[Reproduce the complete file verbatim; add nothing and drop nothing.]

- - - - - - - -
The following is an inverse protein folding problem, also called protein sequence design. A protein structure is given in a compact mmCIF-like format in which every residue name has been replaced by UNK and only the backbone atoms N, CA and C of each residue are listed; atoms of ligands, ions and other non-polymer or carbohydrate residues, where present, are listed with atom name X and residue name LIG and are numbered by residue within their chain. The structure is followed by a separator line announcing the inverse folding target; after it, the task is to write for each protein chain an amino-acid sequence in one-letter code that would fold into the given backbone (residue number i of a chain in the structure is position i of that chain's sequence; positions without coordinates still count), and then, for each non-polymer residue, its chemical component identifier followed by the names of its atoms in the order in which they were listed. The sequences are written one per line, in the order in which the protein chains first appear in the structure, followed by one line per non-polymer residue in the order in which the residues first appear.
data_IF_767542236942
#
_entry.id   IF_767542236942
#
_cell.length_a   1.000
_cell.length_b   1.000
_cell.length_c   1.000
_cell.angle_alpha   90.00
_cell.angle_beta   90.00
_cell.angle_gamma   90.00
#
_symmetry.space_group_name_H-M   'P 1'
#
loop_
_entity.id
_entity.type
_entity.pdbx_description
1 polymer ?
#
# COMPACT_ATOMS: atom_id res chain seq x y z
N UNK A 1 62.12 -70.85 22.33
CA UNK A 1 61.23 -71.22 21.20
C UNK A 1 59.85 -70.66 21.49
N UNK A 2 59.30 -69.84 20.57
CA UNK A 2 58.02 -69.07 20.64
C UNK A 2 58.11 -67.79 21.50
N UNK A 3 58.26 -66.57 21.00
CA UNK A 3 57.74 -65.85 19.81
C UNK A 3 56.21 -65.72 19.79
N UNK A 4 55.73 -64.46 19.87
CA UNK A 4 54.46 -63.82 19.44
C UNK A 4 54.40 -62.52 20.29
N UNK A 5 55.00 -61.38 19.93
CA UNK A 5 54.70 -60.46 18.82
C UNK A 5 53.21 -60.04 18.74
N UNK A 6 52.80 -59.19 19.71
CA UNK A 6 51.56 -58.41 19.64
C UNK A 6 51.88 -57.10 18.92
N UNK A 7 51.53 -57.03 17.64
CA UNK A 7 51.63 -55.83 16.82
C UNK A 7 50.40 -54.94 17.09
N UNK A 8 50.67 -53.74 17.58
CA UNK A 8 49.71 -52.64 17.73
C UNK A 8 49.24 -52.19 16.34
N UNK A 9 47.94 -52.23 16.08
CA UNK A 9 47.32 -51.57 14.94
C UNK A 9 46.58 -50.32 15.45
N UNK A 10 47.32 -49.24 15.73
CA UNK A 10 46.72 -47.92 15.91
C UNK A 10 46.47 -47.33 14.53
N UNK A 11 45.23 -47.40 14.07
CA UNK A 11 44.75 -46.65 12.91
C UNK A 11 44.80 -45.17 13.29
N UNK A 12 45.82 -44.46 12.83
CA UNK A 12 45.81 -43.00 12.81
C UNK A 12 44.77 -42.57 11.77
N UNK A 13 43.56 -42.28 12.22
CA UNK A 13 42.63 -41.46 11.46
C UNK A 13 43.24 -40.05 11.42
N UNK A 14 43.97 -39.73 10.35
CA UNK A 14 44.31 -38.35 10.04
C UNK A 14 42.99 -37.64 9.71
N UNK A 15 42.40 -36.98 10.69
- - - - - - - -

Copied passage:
The following is an inverse protein folding problem, also called protein sequence design. A protein structure is given in a compact mmCIF-like format in which every residue name has been replaced by UNK and only the backbone atoms N, CA and C of each residue are listed; atoms of ligands, ions and other non-polymer or carbohydrate residues, where present, are listed with atom name X and residue name LIG and are numbered by residue within their chain. The structure is followed by a separator line announcing the inverse folding target; after it, the task is to write for each protein chain an amino-acid sequence in one-letter code that would fold into the given backbone (residue number i of a chain in the structure is position i of that chain's sequence; positions without coordinates still count), and then, for each non-polymer residue, its chemical component identifier followed by the names of its atoms in the order in which they were listed. The sequences are written one per line, in the order in which the protein chains first appear in the structure, followed by one line per non-polymer residue in the order in which the residues first appear.
data_IF_767542236942
#
_entry.id   IF_767542236942
#
_cell.length_a   1.000
_cell.length_b   1.000
_cell.length_c   1.000
_cell.angle_alpha   90.00
_cell.angle_beta   90.00
_cell.angle_gamma   90.00
#
_symmetry.space_group_name_H-M   'P 1'
#
loop_
_entity.id
_entity.type
_entity.pdbx_description
1 polymer ?
#
# COMPACT_ATOMS: atom_id res chain seq x y z
N UNK A 1 62.12 -70.85 22.33
CA UNK A 1 61.23 -71.22 21.20
C UNK A 1 59.85 -70.66 21.49
N UNK A 2 59.30 -69.84 20.57
CA UNK A 2 58.02 -69.07 20.64
C UNK A 2 58.11 -67.79 21.50
N UNK A 3 58.26 -66.57 21.00
CA UNK A 3 57.74 -65.85 19.81
C UNK A 3 56.21 -65.72 19.79
N UNK A 4 55.73 -64.46 19.87
CA UNK A 4 54.46 -63.82 19.44
C UNK A 4 54.40 -62.52 20.29
N UNK A 5 55.00 -61.38 19.93
CA UNK A 5 54.70 -60.46 18.82
C UNK A 5 53.21 -60.04 18.74
N UNK A 6 52.80 -59.19 19.71
CA UNK A 6 51.56 -58.41 19.64
C UNK A 6 51.88 -57.10 18.92
N UNK A 7 51.53 -57.03 17.64
CA UNK A 7 51.63 -55.83 16.82
C UNK A 7 50.40 -54.94 17.09
N UNK A 8 50.67 -53.74 17.58
CA UNK A 8 49.71 -52.64 17.73
C UNK A 8 49.24 -52.19 16.34
N UNK A 9 47.94 -52.23 16.08
CA UNK A 9 47.32 -51.57 14.94
C UNK A 9 46.58 -50.32 15.45
N UNK A 10 47.32 -49.24 15.73
CA UNK A 10 46.72 -47.92 15.91
C UNK A 10 46.47 -47.33 14.53
N UNK A 11 45.23 -47.40 14.07
CA UNK A 11 44.75 -46.65 12.91
C UNK A 11 44.80 -45.17 13.29
N UNK A 12 45.82 -44.46 12.83
CA UNK A 12 45.81 -43.00 12.81
C UNK A 12 44.77 -42.57 11.77
N UNK A 13 43.56 -42.28 12.22
CA UNK A 13 42.63 -41.46 11.46
C UNK A 13 43.24 -40.05 11.42
N UNK A 14 43.97 -39.73 10.35
CA UNK A 14 44.31 -38.35 10.04
C UNK A 14 42.99 -37.64 9.71
N UNK A 15 42.40 -36.98 10.69